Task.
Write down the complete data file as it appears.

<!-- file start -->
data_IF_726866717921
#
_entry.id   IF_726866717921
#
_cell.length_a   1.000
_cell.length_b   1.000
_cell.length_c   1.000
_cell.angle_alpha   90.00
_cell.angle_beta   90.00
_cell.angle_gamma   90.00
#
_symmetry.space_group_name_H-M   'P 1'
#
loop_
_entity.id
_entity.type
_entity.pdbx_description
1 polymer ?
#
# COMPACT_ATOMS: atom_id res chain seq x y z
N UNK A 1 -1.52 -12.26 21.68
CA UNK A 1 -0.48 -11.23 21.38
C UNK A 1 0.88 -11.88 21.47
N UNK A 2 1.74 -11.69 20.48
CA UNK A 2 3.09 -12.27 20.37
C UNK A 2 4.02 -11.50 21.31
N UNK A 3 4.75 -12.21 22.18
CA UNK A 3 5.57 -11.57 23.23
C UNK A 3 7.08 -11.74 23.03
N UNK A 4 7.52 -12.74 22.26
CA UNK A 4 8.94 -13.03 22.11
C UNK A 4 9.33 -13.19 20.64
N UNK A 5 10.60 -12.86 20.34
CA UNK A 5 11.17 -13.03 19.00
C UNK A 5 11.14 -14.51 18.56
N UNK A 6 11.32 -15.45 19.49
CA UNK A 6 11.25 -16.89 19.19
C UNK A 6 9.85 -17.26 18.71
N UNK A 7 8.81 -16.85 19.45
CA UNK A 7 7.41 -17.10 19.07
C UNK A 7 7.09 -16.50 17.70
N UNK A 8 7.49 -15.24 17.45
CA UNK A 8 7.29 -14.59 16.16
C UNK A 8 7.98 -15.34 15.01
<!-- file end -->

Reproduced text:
data_IF_726866717921
#
_entry.id   IF_726866717921
#
_cell.length_a   1.000
_cell.length_b   1.000
_cell.length_c   1.000
_cell.angle_alpha   90.00
_cell.angle_beta   90.00
_cell.angle_gamma   90.00
#
_symmetry.space_group_name_H-M   'P 1'
#
loop_
_entity.id
_entity.type
_entity.pdbx_description
1 polymer ?
#
# COMPACT_ATOMS: atom_id res chain seq x y z
N UNK A 1 -1.52 -12.26 21.68
CA UNK A 1 -0.48 -11.23 21.38
C UNK A 1 0.88 -11.88 21.47
N UNK A 2 1.74 -11.69 20.48
CA UNK A 2 3.09 -12.27 20.37
C UNK A 2 4.02 -11.50 21.31
N UNK A 3 4.75 -12.21 22.18
CA UNK A 3 5.57 -11.57 23.23
C UNK A 3 7.08 -11.74 23.03
N UNK A 4 7.52 -12.74 22.26
CA UNK A 4 8.94 -13.03 22.11
C UNK A 4 9.33 -13.19 20.64
N UNK A 5 10.60 -12.86 20.34
CA UNK A 5 11.17 -13.03 19.00
C UNK A 5 11.14 -14.51 18.56
N UNK A 6 11.32 -15.45 19.49
CA UNK A 6 11.25 -16.89 19.19
C UNK A 6 9.85 -17.26 18.71
N UNK A 7 8.81 -16.85 19.45
CA UNK A 7 7.41 -17.10 19.07
C UNK A 7 7.09 -16.50 17.70
N UNK A 8 7.49 -15.24 17.45
CA UNK A 8 7.29 -14.59 16.16
C UNK A 8 7.98 -15.34 15.01